Dr. Anu Taranath
Dr. Anu Taranath brings both passion and expertise to her work as a speaker, facilitator, author and educator. A University of Washington professor for the past 20 years, she teaches about race, gender, equity, and global literatures. As a DEI and racial equity consultant, she offers coaching, training, facilitation and other types of partnerships. Her book Beyond Guilt Trips: Mindful Travel in an Unequal World was named a Finalist for four book awards including the Washington State Book Award and included in Fodor’s Travel’s “13 Books to Inspire Your Travels” and Oprah Magazine’s “Best 26 Travel Books of All Times.” Dr. Anu and her book have been profiled in Newsweek, YES!, AFAR, Bitch, Mindful and National Geographic magazines.
At just 15-years-old, Mac Marcoux was a Para-Alpine World Championships silver medalist. The Sault Ste. Marie born skier joined the team that season and finished his rookie World Cup year with a trio of podiums. In 2014, he made his Paralympic debut, and since then he has won five medals. Marcoux was the 2014 Para-Alpine Crystal Globe winner in both speed disciplines. He won his first of two overall Crystal Globes in 2018. In 2019/20, Marcoux and his guide Tristan Rodgers won eight gold medals en route to another Crystal Globe title. Mac is visually impaired, but that has not stopped him from dominating the skiing world while also hurtling down hills on his mountain bike in the offseason.
Tristan Rodgers’ ski career runs parallel to eight-time Paralympic medalist Mac Marcoux, who he has been guiding since 2018. From Ottawa, Canada, Tristan raced with the Mont Tremblant Ski Club before pursuing an engineering degree at the University of Ottawa. Following his second year of studies, he put his schooling on hold to guide Marcoux. Combining the teamwork he learned through engineering school and his past skiing racing experience, he is a perfect partner for Marcoux while the two travel at speeds upwards of 100KPH. Like Marcoux, Rodgers has a passion for mountain biking, something the two can be found doing through the offseason.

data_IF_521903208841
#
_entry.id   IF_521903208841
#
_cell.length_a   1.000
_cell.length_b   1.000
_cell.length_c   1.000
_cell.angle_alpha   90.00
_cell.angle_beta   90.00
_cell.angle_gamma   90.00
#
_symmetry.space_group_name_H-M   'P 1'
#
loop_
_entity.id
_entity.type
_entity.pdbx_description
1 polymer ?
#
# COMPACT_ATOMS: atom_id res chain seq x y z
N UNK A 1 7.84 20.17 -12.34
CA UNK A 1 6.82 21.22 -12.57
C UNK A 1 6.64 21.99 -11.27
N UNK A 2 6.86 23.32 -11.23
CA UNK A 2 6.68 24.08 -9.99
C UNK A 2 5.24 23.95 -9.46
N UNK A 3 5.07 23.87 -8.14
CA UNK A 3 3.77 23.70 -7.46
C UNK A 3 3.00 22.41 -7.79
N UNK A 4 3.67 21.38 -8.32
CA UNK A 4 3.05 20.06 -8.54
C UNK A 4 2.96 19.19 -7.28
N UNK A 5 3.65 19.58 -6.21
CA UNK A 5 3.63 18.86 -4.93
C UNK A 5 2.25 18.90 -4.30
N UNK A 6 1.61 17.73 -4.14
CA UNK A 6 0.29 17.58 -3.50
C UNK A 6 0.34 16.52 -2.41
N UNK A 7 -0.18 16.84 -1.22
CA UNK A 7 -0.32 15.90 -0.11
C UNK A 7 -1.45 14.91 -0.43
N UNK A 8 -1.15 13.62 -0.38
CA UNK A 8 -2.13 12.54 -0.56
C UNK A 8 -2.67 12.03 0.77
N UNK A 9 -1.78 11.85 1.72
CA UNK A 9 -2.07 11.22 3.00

Laurenz Virchow is a member of kollektiv orangotango, a platform of geographer activists who support initiatives and actors that seek to instigate social change. The collective conducts emancipatory educational work, various political and artistic interventions as well as collaborative publishing projects. Laurenz is inspired by critical pedagogy, action research, and radical geography. He enjoys learning based on trial and error, through collectively mapping neighbourhoods, by trying forms of solidarity-based living, and sharing enthusiasm. Being a "Spielkind", he sometimes plays pocket poet.